Yanagihara (The People in the Trees, 2013) takes the still-bold leap of writing about characters who don’t share her background; in addition to being male, JB is African-American, Malcolm has a black father and white mother, Willem is white, and “Jude’s race was undetermined”—deserted at birth, he was raised in a monastery and had an unspeakably traumatic childhood that’s revealed slowly over the course of the book. Two of them are gay, one straight and one bisexual. There isn’t a single significant female character, and for a long novel, there isn’t much plot. There aren’t even many markers of what’s happening in the outside world; Jude moves to a loft in SoHo as a young man, but we don’t see the neighborhood change from gritty artists’ enclave to glitzy tourist destination. What we get instead is an intensely interior look at the friends’ psyches and relationships, and it’s utterly enthralling. The four men think about work and creativity and success and failure; they cook for each other, compete with each other and jostle for each other’s affection. JB bases his entire artistic career on painting portraits of his friends, while Malcolm takes care of them by designing their apartments and houses. When Jude, as an adult, is adopted by his favorite Harvard law professor, his friends join him for Thanksgiving in Cambridge every year. And when Willem becomes a movie star, they all bask in his glow. Eventually, the tone darkens and the story narrows to focus on Jude as the pain of his past cuts deep into his carefully constructed life.  

The phrase “tour de force” could have been invented for this audacious novel.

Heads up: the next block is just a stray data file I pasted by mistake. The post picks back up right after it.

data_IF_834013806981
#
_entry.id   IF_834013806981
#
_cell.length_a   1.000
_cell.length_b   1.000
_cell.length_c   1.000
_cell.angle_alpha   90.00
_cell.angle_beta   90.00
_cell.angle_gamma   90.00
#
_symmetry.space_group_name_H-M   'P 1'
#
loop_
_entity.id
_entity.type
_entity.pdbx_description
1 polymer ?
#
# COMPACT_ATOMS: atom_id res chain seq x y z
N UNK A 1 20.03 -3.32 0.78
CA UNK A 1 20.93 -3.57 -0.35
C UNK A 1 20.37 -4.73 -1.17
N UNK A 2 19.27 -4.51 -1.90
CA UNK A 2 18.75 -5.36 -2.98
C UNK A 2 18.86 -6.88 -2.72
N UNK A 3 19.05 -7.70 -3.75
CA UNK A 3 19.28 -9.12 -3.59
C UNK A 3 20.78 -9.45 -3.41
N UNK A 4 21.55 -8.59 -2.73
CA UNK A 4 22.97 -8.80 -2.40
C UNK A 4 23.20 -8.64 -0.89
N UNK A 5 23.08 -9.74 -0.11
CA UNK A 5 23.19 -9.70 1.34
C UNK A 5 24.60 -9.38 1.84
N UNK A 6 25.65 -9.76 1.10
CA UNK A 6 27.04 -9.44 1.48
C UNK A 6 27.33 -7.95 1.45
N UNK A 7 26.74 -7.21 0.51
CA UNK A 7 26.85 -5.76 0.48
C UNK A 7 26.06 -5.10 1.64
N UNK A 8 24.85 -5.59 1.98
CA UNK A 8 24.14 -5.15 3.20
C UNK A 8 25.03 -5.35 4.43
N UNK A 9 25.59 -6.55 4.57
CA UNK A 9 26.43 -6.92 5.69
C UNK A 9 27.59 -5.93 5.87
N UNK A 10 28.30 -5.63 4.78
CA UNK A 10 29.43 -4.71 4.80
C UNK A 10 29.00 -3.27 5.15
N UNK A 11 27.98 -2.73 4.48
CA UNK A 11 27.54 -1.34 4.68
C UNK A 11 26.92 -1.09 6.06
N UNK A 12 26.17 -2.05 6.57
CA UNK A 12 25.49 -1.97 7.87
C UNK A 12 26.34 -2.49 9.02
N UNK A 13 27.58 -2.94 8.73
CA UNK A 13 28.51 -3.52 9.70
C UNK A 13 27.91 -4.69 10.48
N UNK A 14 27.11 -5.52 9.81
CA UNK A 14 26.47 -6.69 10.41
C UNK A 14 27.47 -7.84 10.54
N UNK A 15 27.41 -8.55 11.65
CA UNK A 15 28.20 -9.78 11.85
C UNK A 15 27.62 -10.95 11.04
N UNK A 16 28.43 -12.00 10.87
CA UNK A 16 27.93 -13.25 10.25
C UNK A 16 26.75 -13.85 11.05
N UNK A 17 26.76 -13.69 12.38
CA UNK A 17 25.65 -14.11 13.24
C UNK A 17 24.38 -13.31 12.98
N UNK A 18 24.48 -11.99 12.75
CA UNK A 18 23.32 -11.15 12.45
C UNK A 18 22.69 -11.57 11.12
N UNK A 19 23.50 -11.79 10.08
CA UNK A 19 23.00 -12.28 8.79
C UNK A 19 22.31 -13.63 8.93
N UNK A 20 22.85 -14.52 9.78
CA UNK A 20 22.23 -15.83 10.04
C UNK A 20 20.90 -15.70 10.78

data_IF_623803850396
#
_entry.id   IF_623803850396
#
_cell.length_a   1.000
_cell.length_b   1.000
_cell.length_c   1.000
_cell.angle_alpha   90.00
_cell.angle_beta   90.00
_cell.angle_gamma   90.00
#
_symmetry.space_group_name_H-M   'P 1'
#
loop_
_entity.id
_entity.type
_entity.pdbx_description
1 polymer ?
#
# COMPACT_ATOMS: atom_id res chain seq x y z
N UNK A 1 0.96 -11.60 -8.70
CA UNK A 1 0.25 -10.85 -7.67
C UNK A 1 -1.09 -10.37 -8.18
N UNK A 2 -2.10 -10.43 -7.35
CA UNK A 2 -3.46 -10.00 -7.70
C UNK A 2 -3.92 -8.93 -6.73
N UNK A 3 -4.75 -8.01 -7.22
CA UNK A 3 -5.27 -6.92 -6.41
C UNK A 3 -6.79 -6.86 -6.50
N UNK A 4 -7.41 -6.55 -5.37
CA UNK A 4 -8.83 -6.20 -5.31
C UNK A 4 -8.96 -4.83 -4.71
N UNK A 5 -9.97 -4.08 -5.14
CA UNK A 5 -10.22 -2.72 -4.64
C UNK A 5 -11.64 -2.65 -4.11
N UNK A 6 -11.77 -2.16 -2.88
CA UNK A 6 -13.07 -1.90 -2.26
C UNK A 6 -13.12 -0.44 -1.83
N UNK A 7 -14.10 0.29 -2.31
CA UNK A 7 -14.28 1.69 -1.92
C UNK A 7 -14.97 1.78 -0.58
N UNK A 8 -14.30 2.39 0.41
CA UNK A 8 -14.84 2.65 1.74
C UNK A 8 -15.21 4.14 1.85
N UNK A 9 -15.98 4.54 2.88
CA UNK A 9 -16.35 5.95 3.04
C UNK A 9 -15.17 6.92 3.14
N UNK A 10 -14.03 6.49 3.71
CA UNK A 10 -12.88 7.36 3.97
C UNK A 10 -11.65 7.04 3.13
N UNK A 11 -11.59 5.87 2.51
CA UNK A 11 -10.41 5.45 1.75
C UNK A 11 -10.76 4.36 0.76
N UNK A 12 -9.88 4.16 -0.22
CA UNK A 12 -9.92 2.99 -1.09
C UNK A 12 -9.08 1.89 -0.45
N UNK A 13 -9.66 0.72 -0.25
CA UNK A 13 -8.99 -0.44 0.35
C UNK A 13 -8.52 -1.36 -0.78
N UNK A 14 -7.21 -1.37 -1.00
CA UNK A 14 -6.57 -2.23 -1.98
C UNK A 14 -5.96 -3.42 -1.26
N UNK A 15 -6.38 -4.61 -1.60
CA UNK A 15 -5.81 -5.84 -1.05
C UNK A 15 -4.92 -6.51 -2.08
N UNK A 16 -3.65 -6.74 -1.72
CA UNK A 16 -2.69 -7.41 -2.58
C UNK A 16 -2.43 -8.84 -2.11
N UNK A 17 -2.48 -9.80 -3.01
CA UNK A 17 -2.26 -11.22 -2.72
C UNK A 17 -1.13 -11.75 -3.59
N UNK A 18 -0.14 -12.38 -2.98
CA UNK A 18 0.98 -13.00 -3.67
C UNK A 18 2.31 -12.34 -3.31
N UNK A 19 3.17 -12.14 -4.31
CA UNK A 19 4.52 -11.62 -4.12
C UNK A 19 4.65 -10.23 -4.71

Pub Date: March 10, 2015

ISBN: 978-0-385-53925-8

Page Count: 720

Publisher: Doubleday

Review Posted Online: Dec. 22, 2014

Kirkus Reviews Issue: Jan. 1, 2015

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While a few weeks ago it seemed as if Praeger would have a two month lead over Dutton in their presentation of this Soviet best seller, both the "authorized" edition (Dutton's) and the "unauthorized" (Praeger's) will appear almost simultaneously. There has been considerable advance attention on what appears to be as much of a publishing cause celebre here as the original appearance of the book in Russia. Without entering into the scrimmage, or dismissing it as a plague on both your houses, we will limit ourselves to a few facts. Royalties from the "unauthorized" edition will go to the International Rescue Committee; Dutton with their contracted edition is adhering to copyright conventions. The Praeger edition has two translators and one of them is the translator of Doctor Zhivago Dutton's translator, Ralph Parker, has been stigmatized by Praeger as "an apologist for the Soviet regime". To the untutored eye, the Dutton translation seems a little more literary, the Praeger perhaps closer to the rather primitive style of the original. The book itself is an account of one day in the three thousand six hundred and fifty three days of the sentence to be served by a carpenter, Ivan Denisovich Shukhov. (Solzhenitsyn was a political prisoner.) From the unrelenting cold without, to the conditions within, from the bathhouse to the latrine to the cells where survival for more than two weeks is impossible, this records the hopeless facts of existence as faced by thousands who went on "living like this, with your eyes on the ground". The Dutton edition has an excellent introduction providing an orientation on the political background to its appearance in Russia by Marvin Kalb. All involved in its publication (translators, introducers, etc.) claim for it great "artistic" values which we cannot share, although there is no question of its importance as a political and human document and as significant and tangible evidence of the de-Stalinization program.

Pub Date: June 15, 1963

ISBN: 0451228146

Page Count: 181

Publisher: Praeger

Review Posted Online: Oct. 5, 2011

Kirkus Reviews Issue: June 15, 1963